David Salle

Gian Ferrari Arte Contemporanea

The canvases in David Salle’s recent show—diptychs with one or more rectangular spaces cut out, into which other, smaller canvases have been inserted—were constructed in the artist’s trademark fashion. In the past, Salle’s incorporation of non-pictorial objects into his paintings led to works that were polymorphic and expansive, but in these newer canvases he has limited the range of incorporated materials to the canvas-within-a-canvas, and the play between planes has become exclusively pictorial. The show also contained paintings on paper, as well as a series of photographs shot over the course of the ’80s.

In the new canvases, painted figures and objects stand out against stark backgrounds or are juxtaposed with planes defined in black and white, and silhouetted figures are superimposed on others that have been fleshed out in a more volumetric fashion. Several of the works, such as Interior/Exterior, 1997, also incorporate upside-down images. The sheer variety of Salle’s imagery continues to evoke a mass-media-induced visual overload, but the individual images are entirely handcrafted—as if, for Salle, the manual nature of his work salvages it from the overwhelming glut of visual information.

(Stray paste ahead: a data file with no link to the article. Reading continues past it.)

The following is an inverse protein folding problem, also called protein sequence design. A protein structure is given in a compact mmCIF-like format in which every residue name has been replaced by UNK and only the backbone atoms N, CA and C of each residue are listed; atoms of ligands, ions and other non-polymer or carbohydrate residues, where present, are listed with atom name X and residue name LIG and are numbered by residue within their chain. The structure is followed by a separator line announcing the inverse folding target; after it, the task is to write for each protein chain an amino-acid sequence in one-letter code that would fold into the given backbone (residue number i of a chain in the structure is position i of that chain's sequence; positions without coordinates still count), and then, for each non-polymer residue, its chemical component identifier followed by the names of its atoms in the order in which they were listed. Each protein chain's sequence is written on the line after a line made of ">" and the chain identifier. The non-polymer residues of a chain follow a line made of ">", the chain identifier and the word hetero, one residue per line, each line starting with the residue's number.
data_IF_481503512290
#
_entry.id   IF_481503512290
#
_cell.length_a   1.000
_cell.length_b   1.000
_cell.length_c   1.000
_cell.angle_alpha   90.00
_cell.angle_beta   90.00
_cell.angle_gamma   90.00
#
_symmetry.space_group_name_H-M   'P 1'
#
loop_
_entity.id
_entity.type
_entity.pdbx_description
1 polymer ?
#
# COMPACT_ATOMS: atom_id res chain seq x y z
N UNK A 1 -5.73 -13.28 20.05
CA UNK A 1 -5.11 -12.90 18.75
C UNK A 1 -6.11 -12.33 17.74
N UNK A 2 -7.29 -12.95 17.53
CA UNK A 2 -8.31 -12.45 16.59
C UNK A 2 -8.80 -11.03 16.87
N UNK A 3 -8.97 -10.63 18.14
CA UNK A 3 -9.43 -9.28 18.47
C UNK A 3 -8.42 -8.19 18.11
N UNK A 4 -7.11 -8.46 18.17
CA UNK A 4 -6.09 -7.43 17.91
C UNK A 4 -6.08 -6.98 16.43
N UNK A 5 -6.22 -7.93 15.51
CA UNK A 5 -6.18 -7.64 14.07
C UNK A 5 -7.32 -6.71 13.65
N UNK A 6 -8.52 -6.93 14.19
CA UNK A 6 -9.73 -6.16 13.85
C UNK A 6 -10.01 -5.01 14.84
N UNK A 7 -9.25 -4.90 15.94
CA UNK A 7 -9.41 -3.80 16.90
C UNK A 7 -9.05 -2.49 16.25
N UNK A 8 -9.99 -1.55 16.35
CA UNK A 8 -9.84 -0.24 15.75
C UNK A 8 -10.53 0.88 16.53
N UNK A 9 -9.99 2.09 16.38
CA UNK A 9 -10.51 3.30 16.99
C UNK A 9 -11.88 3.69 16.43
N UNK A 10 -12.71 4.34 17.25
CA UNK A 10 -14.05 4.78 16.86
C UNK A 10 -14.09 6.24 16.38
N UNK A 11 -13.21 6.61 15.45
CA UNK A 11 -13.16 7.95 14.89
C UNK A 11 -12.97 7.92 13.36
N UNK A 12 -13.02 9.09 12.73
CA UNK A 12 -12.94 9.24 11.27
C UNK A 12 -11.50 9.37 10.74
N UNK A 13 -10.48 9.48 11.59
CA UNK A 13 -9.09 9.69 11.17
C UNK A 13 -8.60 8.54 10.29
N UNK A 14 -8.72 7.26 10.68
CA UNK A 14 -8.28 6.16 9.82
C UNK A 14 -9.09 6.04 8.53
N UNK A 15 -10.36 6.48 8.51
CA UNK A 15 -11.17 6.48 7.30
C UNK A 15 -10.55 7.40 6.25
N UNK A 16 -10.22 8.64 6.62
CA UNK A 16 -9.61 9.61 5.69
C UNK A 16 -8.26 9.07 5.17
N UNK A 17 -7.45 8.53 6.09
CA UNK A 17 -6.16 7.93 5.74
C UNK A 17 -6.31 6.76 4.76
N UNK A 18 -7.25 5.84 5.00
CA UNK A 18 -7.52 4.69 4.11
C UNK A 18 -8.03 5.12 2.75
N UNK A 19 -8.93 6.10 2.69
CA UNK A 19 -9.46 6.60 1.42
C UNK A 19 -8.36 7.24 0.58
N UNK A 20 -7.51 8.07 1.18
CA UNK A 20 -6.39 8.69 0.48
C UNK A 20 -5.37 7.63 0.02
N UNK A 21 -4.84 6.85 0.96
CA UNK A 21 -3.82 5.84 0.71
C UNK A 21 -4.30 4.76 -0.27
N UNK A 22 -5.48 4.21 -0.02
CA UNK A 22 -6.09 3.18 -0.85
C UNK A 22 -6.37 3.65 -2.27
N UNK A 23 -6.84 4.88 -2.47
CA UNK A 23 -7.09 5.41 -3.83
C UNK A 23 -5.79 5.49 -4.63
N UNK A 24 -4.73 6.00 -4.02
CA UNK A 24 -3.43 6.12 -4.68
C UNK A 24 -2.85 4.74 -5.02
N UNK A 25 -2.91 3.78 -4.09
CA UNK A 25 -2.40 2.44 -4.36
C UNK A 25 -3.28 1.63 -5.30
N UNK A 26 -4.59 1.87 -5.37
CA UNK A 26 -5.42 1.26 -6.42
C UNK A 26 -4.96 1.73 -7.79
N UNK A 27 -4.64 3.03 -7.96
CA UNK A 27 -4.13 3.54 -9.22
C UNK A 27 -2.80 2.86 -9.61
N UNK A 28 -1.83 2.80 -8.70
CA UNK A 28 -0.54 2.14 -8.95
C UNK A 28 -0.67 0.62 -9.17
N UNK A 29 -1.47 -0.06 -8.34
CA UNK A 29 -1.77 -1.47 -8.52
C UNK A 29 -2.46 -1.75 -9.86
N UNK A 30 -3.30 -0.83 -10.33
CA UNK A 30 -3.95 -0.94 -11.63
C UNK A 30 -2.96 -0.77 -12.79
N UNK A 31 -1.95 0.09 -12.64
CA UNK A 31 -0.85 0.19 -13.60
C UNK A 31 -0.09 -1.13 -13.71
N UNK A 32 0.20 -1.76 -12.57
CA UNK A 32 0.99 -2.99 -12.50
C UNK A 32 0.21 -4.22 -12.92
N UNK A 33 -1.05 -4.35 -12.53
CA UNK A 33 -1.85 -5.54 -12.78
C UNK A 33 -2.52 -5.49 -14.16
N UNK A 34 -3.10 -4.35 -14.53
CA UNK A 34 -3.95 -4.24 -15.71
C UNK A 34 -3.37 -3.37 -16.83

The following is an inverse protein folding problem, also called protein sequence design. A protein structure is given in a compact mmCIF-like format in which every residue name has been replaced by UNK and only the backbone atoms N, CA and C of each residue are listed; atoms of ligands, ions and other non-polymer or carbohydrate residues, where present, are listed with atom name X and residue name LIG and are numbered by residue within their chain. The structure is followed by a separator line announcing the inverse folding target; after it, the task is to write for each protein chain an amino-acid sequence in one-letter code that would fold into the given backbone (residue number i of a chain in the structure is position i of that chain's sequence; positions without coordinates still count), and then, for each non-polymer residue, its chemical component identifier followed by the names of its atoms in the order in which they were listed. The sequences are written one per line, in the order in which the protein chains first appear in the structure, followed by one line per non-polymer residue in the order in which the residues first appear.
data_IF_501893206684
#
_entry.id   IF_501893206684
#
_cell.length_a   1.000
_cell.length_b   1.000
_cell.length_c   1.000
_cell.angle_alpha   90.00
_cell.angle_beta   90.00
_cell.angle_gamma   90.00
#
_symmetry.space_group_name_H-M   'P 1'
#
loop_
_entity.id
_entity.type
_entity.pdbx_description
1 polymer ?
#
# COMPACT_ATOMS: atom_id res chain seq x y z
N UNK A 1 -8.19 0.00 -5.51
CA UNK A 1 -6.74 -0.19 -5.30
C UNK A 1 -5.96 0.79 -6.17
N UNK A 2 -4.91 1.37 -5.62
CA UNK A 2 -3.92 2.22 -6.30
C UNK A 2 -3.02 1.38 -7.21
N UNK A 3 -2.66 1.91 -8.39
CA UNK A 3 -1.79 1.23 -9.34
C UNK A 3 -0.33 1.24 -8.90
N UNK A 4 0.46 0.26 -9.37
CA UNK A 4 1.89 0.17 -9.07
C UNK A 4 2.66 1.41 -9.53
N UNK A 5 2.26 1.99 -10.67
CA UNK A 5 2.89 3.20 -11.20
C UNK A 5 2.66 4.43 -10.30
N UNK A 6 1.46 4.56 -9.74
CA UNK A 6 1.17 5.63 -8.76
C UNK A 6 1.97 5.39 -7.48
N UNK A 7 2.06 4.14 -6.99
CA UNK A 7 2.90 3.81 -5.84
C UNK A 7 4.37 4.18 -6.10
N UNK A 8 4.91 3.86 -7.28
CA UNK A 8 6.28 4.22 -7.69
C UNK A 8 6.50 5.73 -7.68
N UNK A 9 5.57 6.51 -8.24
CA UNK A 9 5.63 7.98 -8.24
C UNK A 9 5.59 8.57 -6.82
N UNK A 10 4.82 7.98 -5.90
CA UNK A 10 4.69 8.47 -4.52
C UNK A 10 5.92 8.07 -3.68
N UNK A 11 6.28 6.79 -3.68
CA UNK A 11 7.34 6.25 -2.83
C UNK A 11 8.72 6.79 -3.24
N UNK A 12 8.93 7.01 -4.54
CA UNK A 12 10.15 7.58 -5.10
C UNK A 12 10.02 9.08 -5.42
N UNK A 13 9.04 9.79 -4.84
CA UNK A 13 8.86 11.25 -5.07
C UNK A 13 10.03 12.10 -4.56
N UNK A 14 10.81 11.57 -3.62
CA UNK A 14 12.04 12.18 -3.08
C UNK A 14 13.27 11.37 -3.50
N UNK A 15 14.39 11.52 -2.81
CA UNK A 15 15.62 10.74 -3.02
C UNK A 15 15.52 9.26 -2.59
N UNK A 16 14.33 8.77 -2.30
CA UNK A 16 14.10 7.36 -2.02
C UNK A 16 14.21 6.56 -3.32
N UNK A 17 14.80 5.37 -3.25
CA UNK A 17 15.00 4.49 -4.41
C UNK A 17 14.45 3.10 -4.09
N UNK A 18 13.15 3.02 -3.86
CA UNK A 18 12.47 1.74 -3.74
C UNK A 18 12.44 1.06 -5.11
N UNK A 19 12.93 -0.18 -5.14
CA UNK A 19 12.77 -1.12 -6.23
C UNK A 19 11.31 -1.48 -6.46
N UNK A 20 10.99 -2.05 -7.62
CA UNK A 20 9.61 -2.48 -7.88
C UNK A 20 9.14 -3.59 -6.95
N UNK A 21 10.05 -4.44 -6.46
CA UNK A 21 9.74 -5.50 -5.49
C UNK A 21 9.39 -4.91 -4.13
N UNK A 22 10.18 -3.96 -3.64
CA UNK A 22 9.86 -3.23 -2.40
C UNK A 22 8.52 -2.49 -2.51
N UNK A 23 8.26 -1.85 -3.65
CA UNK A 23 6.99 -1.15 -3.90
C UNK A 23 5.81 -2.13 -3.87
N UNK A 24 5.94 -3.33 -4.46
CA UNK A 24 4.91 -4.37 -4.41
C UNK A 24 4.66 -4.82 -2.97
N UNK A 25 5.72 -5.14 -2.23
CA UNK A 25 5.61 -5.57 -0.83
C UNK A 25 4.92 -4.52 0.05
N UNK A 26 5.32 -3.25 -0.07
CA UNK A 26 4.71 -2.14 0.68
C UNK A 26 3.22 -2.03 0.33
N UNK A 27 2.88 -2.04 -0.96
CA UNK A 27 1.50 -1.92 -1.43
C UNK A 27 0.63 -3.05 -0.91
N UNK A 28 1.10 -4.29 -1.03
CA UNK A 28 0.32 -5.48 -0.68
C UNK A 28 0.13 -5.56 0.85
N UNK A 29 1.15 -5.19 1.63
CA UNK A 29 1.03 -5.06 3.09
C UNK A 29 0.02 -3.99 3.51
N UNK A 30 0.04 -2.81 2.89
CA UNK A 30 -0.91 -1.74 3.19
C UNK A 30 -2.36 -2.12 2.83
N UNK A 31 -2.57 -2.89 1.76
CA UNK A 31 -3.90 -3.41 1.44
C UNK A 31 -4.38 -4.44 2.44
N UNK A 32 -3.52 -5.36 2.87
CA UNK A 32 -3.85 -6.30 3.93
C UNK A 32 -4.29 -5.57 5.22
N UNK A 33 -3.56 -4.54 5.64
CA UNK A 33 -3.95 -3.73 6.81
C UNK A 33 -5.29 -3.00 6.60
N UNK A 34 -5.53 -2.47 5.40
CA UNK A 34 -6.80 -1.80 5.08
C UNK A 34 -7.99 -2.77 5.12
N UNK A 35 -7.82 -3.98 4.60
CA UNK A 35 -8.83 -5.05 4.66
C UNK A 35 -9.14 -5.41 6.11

One recurring motif in Salle’s work is a juggling bear; as Massimo Audiello points out in his catalogue essay, this image can be seen as a metaphor for the artist. In his newer works, however, Salle devotes most of his attention to the human form—especially the female body. Each of the works on paper, for example, contains a portrait of a woman. Painted in oil and acrylic, using a range of grays, these portraits resemble photographic images, a connection evident in the bold croppings in Salle’s earlier work. The new paintings on paper also incorporate superimposed images of the bear, or images of colored leaves (the show was entitled “Maple Leaves”). The figures in these works, however, tended to be more academically rendered and less charged with mystery than the larger, more expansive canvases.

In contrast, the black-and-white photographs, which Salle exhibited here for the first time (and which he views as mere source material) were truly a surprise. These shadowy close-ups of a nude or seminude model in the studio—at times holding a violin or a lamp, at other times wearing a Pierrot costume—have a powerfully surreal presence.

Giorgio Verzotti

Translated from the Italian by Marguerite Shore.